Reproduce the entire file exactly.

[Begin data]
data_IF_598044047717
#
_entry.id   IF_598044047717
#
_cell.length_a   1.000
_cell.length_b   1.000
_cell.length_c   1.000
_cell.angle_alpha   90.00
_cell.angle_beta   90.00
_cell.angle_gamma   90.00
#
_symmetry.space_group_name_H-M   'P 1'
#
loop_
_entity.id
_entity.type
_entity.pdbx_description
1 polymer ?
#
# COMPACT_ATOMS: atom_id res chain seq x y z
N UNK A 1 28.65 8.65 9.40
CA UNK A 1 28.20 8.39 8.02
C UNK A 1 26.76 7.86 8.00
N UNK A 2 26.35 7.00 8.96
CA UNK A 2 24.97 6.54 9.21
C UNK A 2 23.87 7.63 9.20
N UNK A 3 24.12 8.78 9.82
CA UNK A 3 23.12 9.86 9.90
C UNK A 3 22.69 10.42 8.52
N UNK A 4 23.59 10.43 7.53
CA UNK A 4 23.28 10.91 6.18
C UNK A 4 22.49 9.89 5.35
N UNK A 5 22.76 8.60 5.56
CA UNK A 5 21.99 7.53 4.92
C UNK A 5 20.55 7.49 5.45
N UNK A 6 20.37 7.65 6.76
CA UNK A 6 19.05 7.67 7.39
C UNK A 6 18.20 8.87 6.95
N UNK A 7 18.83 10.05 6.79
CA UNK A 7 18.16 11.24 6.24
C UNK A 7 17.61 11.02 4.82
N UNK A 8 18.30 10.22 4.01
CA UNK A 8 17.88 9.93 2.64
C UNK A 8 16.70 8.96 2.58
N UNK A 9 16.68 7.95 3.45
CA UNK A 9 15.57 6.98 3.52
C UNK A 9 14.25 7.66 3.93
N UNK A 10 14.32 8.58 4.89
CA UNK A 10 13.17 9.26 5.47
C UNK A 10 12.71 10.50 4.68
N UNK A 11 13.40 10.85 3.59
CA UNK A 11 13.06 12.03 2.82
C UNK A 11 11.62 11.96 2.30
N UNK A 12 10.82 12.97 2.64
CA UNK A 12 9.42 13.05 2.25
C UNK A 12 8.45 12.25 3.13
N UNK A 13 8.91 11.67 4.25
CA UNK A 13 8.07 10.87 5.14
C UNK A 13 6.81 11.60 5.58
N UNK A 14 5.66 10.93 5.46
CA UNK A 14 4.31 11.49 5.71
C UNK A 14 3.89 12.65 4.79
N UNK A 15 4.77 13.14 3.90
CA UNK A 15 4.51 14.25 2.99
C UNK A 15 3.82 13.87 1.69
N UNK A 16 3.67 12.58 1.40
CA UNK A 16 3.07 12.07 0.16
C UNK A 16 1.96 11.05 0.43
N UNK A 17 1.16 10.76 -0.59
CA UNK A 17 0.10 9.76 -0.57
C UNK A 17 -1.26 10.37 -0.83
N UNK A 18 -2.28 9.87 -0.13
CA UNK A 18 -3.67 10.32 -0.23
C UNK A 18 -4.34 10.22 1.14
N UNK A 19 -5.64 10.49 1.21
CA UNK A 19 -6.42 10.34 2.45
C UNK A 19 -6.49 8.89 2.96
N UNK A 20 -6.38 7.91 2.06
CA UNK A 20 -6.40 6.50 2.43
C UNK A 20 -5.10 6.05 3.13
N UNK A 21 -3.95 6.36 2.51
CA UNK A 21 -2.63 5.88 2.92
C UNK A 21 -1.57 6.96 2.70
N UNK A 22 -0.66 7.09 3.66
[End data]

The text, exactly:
data_IF_598044047717
#
_entry.id   IF_598044047717
#
_cell.length_a   1.000
_cell.length_b   1.000
_cell.length_c   1.000
_cell.angle_alpha   90.00
_cell.angle_beta   90.00
_cell.angle_gamma   90.00
#
_symmetry.space_group_name_H-M   'P 1'
#
loop_
_entity.id
_entity.type
_entity.pdbx_description
1 polymer ?
#
# COMPACT_ATOMS: atom_id res chain seq x y z
N UNK A 1 28.65 8.65 9.40
CA UNK A 1 28.20 8.39 8.02
C UNK A 1 26.76 7.86 8.00
N UNK A 2 26.35 7.00 8.96
CA UNK A 2 24.97 6.54 9.21
C UNK A 2 23.87 7.63 9.20
N UNK A 3 24.12 8.78 9.82
CA UNK A 3 23.12 9.86 9.90
C UNK A 3 22.69 10.42 8.52
N UNK A 4 23.59 10.43 7.53
CA UNK A 4 23.28 10.91 6.18
C UNK A 4 22.49 9.89 5.35
N UNK A 5 22.76 8.60 5.56
CA UNK A 5 21.99 7.53 4.92
C UNK A 5 20.55 7.49 5.45
N UNK A 6 20.37 7.65 6.76
CA UNK A 6 19.05 7.67 7.39
C UNK A 6 18.20 8.87 6.95
N UNK A 7 18.83 10.05 6.79
CA UNK A 7 18.16 11.24 6.24
C UNK A 7 17.61 11.02 4.82
N UNK A 8 18.30 10.22 4.01
CA UNK A 8 17.88 9.93 2.64
C UNK A 8 16.70 8.96 2.58
N UNK A 9 16.68 7.95 3.45
CA UNK A 9 15.57 6.98 3.52
C UNK A 9 14.25 7.66 3.93
N UNK A 10 14.32 8.58 4.89
CA UNK A 10 13.17 9.26 5.47
C UNK A 10 12.71 10.50 4.68
N UNK A 11 13.40 10.85 3.59
CA UNK A 11 13.06 12.03 2.82
C UNK A 11 11.62 11.96 2.30
N UNK A 12 10.82 12.97 2.64
CA UNK A 12 9.42 13.05 2.25
C UNK A 12 8.45 12.25 3.13
N UNK A 13 8.91 11.67 4.25
CA UNK A 13 8.07 10.87 5.14
C UNK A 13 6.81 11.60 5.58
N UNK A 14 5.66 10.93 5.46
CA UNK A 14 4.31 11.49 5.71
C UNK A 14 3.89 12.65 4.79
N UNK A 15 4.77 13.14 3.90
CA UNK A 15 4.51 14.25 2.99
C UNK A 15 3.82 13.87 1.69
N UNK A 16 3.67 12.58 1.40
CA UNK A 16 3.07 12.07 0.16
C UNK A 16 1.96 11.05 0.43
N UNK A 17 1.16 10.76 -0.59
CA UNK A 17 0.10 9.76 -0.57
C UNK A 17 -1.26 10.37 -0.83
N UNK A 18 -2.28 9.87 -0.13
CA UNK A 18 -3.67 10.32 -0.23
C UNK A 18 -4.34 10.22 1.14
N UNK A 19 -5.64 10.49 1.21
CA UNK A 19 -6.42 10.34 2.45
C UNK A 19 -6.49 8.89 2.96
N UNK A 20 -6.38 7.91 2.06
CA UNK A 20 -6.40 6.50 2.43
C UNK A 20 -5.10 6.05 3.13
N UNK A 21 -3.95 6.36 2.51
CA UNK A 21 -2.63 5.88 2.92
C UNK A 21 -1.57 6.96 2.70
N UNK A 22 -0.66 7.09 3.66